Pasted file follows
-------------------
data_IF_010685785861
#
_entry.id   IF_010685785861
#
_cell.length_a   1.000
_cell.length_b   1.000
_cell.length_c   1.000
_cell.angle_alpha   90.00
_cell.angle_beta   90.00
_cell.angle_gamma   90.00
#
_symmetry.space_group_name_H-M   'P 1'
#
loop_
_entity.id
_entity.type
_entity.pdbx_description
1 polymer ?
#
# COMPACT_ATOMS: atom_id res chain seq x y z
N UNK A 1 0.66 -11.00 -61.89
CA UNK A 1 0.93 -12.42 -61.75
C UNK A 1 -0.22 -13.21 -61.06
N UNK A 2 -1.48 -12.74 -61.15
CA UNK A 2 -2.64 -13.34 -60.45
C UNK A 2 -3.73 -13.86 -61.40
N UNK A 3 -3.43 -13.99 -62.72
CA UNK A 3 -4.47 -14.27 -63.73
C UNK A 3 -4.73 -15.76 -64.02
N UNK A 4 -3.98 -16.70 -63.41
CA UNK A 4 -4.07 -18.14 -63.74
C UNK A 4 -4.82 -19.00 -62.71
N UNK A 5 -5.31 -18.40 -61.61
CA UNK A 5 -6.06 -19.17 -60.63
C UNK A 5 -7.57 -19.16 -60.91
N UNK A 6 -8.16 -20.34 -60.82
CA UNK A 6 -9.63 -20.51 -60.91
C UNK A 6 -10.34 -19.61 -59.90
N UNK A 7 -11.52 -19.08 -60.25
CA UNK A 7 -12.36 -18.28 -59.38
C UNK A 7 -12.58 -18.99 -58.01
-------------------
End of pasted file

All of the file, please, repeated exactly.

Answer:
data_IF_010685785861
#
_entry.id   IF_010685785861
#
_cell.length_a   1.000
_cell.length_b   1.000
_cell.length_c   1.000
_cell.angle_alpha   90.00
_cell.angle_beta   90.00
_cell.angle_gamma   90.00
#
_symmetry.space_group_name_H-M   'P 1'
#
loop_
_entity.id
_entity.type
_entity.pdbx_description
1 polymer ?
#
# COMPACT_ATOMS: atom_id res chain seq x y z
N UNK A 1 0.66 -11.00 -61.89
CA UNK A 1 0.93 -12.42 -61.75
C UNK A 1 -0.22 -13.21 -61.06
N UNK A 2 -1.48 -12.74 -61.15
CA UNK A 2 -2.64 -13.34 -60.45
C UNK A 2 -3.73 -13.86 -61.40
N UNK A 3 -3.43 -13.99 -62.72
CA UNK A 3 -4.47 -14.27 -63.73
C UNK A 3 -4.73 -15.76 -64.02
N UNK A 4 -3.98 -16.70 -63.41
CA UNK A 4 -4.07 -18.14 -63.74
C UNK A 4 -4.82 -19.00 -62.71
N UNK A 5 -5.31 -18.40 -61.61
CA UNK A 5 -6.06 -19.17 -60.63
C UNK A 5 -7.57 -19.16 -60.91
N UNK A 6 -8.16 -20.34 -60.82
CA UNK A 6 -9.63 -20.51 -60.91
C UNK A 6 -10.34 -19.61 -59.90
N UNK A 7 -11.52 -19.08 -60.25
CA UNK A 7 -12.36 -18.28 -59.38
C UNK A 7 -12.58 -18.99 -58.01